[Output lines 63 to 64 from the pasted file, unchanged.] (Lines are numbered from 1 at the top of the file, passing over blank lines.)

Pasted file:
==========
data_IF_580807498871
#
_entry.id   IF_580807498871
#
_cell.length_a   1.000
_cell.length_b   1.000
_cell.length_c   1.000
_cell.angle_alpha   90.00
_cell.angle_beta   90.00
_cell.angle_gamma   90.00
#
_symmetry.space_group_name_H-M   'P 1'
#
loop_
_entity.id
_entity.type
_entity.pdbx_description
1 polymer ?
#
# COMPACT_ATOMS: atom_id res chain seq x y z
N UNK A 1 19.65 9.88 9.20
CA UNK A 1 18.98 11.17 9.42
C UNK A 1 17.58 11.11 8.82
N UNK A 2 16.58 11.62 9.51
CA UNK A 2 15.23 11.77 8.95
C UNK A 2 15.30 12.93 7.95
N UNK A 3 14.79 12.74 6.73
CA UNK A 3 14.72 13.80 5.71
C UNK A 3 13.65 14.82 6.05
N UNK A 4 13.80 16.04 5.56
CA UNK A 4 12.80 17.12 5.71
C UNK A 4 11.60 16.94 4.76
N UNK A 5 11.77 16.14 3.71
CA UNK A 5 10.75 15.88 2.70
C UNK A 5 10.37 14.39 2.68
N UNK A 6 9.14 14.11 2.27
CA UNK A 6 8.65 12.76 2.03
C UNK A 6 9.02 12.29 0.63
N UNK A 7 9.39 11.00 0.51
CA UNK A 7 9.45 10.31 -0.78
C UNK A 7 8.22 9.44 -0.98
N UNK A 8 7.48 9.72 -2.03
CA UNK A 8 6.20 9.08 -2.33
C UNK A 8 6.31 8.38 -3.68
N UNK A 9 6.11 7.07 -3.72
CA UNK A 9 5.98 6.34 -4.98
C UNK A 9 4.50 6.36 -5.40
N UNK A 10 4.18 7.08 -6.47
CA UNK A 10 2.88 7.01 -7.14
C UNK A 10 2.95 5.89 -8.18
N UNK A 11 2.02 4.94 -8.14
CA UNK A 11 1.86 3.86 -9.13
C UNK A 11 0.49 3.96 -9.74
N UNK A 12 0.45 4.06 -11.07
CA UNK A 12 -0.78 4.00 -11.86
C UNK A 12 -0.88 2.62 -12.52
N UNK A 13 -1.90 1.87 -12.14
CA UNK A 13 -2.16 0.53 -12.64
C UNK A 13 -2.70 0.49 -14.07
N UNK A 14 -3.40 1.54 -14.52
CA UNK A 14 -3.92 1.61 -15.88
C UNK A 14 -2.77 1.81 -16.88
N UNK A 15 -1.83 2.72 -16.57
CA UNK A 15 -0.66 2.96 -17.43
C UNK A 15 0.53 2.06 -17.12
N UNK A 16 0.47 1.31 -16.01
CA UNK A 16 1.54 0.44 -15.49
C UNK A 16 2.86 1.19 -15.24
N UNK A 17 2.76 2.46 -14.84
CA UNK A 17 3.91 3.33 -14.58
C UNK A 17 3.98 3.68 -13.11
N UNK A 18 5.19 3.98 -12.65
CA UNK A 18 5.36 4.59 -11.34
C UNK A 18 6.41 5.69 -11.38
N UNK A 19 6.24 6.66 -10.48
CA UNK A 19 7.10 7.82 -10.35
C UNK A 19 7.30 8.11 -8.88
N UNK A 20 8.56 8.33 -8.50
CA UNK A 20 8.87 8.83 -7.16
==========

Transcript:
N UNK A 15 -1.83 2.72 -16.57
CA UNK A 15 -0.66 2.96 -17.43